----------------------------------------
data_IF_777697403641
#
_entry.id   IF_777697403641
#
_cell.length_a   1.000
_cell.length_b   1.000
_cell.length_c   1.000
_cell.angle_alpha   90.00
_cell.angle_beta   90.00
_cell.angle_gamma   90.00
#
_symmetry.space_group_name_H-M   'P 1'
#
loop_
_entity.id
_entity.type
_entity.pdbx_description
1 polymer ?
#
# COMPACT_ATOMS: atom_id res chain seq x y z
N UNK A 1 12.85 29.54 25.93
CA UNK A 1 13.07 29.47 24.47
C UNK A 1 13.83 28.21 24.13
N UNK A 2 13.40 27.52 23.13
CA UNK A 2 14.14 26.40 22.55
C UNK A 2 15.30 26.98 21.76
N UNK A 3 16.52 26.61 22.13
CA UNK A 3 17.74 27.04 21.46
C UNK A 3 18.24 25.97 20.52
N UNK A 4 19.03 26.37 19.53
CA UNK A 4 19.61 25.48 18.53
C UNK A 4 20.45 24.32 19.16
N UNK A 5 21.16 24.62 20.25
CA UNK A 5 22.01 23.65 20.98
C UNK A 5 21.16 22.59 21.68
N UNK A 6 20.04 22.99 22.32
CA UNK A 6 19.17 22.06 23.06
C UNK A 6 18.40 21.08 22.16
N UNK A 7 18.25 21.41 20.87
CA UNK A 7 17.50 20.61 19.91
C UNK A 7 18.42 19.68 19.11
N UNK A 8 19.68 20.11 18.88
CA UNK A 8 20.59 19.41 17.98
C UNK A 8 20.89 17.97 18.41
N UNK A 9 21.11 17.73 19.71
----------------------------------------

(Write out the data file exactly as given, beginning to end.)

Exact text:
data_IF_777697403641
#
_entry.id   IF_777697403641
#
_cell.length_a   1.000
_cell.length_b   1.000
_cell.length_c   1.000
_cell.angle_alpha   90.00
_cell.angle_beta   90.00
_cell.angle_gamma   90.00
#
_symmetry.space_group_name_H-M   'P 1'
#
loop_
_entity.id
_entity.type
_entity.pdbx_description
1 polymer ?
#
# COMPACT_ATOMS: atom_id res chain seq x y z
N UNK A 1 12.85 29.54 25.93
CA UNK A 1 13.07 29.47 24.47
C UNK A 1 13.83 28.21 24.13
N UNK A 2 13.40 27.52 23.13
CA UNK A 2 14.14 26.40 22.55
C UNK A 2 15.30 26.98 21.76
N UNK A 3 16.52 26.61 22.13
CA UNK A 3 17.74 27.04 21.46
C UNK A 3 18.24 25.97 20.52
N UNK A 4 19.03 26.37 19.53
CA UNK A 4 19.61 25.48 18.53
C UNK A 4 20.45 24.32 19.16
N UNK A 5 21.16 24.62 20.25
CA UNK A 5 22.01 23.65 20.98
C UNK A 5 21.16 22.59 21.68
N UNK A 6 20.04 22.99 22.32
CA UNK A 6 19.17 22.06 23.06
C UNK A 6 18.40 21.08 22.16
N UNK A 7 18.25 21.41 20.87
CA UNK A 7 17.50 20.61 19.91
C UNK A 7 18.42 19.68 19.11
N UNK A 8 19.68 20.11 18.88
CA UNK A 8 20.59 19.41 17.98
C UNK A 8 20.89 17.97 18.41
N UNK A 9 21.11 17.73 19.71